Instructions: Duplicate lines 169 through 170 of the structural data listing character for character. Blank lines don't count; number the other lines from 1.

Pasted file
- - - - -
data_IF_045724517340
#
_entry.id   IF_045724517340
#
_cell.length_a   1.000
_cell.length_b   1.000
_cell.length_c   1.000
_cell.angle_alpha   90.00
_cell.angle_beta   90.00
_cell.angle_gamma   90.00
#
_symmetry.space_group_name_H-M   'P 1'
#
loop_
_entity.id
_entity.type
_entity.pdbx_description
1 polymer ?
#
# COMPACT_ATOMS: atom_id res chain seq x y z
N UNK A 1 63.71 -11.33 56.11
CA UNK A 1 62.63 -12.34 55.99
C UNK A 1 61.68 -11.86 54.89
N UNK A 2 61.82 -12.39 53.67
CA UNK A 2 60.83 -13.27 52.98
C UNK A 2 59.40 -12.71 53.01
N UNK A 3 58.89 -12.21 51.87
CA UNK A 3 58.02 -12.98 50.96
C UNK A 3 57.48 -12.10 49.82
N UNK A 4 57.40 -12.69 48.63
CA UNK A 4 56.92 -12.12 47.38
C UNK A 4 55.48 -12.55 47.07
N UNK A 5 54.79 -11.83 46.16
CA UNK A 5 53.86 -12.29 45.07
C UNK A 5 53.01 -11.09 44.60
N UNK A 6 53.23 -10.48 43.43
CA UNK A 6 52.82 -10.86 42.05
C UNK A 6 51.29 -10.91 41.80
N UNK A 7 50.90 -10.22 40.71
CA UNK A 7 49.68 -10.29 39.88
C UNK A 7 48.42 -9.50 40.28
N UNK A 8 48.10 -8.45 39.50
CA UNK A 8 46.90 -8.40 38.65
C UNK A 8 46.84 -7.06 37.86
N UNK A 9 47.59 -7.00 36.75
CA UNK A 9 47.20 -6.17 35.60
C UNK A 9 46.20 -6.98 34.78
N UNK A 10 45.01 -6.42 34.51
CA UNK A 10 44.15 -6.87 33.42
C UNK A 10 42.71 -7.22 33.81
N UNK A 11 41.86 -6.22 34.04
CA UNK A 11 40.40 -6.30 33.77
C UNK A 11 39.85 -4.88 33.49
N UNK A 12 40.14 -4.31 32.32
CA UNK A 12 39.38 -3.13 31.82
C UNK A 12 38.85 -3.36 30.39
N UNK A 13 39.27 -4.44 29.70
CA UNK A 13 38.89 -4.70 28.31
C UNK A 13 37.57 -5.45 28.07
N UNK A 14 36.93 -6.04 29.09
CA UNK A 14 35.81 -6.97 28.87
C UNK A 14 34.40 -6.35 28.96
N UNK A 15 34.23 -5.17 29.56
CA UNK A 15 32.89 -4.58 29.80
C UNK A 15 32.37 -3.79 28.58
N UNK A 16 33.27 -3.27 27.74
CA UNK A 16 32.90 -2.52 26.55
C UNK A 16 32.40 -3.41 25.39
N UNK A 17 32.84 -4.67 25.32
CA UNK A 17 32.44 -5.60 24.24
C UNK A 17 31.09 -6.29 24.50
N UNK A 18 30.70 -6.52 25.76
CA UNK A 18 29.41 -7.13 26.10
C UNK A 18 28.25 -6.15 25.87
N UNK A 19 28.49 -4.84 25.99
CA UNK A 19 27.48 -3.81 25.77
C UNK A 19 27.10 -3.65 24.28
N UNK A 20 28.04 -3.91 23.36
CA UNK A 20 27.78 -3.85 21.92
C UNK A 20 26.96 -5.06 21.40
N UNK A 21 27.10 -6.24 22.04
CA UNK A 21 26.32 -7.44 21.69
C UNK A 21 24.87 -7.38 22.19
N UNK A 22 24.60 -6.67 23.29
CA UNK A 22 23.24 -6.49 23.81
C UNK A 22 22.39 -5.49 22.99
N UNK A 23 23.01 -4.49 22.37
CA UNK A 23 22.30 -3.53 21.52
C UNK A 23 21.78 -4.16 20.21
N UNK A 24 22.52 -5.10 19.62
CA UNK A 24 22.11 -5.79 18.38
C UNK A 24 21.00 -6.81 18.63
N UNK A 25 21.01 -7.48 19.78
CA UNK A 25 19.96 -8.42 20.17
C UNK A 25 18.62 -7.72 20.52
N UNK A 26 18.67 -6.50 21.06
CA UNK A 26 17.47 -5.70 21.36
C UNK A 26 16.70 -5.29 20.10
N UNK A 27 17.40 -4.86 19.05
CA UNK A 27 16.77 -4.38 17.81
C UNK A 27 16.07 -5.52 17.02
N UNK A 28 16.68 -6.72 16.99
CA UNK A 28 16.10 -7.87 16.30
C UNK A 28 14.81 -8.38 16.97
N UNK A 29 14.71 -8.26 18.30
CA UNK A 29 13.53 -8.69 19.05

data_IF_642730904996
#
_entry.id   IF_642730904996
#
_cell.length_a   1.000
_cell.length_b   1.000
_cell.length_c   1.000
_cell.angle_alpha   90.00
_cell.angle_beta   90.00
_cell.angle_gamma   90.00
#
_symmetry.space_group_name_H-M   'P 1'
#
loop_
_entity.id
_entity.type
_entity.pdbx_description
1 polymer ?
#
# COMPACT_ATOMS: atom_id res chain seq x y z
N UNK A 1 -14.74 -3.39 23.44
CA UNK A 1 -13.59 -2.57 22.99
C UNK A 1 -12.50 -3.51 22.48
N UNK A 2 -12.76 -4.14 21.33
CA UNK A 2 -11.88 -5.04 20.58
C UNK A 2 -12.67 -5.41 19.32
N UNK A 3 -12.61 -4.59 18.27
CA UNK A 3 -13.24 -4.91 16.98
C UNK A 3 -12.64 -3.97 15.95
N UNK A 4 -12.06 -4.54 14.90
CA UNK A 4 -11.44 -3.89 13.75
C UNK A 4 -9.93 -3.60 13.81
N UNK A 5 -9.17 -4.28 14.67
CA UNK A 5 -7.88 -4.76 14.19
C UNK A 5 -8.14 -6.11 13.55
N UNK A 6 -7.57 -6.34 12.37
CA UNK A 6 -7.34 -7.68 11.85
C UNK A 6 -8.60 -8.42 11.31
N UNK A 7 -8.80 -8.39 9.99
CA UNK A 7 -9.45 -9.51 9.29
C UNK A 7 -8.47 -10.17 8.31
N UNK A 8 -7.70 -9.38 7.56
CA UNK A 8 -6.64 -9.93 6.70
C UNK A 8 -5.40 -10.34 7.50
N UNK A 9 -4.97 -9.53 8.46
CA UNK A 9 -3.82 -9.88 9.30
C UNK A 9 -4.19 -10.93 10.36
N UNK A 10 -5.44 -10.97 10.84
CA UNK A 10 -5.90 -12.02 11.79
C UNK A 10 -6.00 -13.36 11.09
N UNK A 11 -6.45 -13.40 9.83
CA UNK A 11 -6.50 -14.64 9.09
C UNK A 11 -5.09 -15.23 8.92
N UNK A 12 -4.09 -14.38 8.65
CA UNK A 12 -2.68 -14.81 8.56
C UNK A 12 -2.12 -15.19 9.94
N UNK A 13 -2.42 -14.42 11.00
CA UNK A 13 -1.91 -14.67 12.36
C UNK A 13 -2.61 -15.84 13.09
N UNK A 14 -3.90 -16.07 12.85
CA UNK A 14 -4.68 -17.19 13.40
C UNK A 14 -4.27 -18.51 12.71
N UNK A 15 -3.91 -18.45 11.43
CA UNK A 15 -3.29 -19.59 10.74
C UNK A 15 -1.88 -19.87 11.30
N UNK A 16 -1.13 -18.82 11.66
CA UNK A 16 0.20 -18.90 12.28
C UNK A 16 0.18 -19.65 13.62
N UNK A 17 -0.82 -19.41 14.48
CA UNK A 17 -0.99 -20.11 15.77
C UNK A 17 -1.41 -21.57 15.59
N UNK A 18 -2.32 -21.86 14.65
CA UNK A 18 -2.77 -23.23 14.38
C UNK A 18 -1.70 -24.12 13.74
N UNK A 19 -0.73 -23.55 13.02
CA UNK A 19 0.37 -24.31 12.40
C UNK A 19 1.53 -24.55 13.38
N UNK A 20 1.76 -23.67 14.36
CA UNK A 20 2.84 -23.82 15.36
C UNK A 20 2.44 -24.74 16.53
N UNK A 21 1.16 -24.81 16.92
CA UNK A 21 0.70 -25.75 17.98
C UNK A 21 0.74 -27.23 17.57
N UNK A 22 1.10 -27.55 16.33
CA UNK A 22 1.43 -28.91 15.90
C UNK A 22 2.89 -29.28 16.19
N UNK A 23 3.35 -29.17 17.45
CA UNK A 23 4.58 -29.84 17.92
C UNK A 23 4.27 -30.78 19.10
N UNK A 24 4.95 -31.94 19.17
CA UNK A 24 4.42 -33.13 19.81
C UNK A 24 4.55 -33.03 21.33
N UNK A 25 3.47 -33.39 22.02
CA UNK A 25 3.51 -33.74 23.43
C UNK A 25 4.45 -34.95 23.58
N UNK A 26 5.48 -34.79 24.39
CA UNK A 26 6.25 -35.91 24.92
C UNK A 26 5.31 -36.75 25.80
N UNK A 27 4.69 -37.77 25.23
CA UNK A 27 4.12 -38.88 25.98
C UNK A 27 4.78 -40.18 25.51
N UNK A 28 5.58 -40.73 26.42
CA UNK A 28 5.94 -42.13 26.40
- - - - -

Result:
N UNK A 15 -3.91 -18.45 11.43
CA UNK A 15 -3.29 -19.59 10.74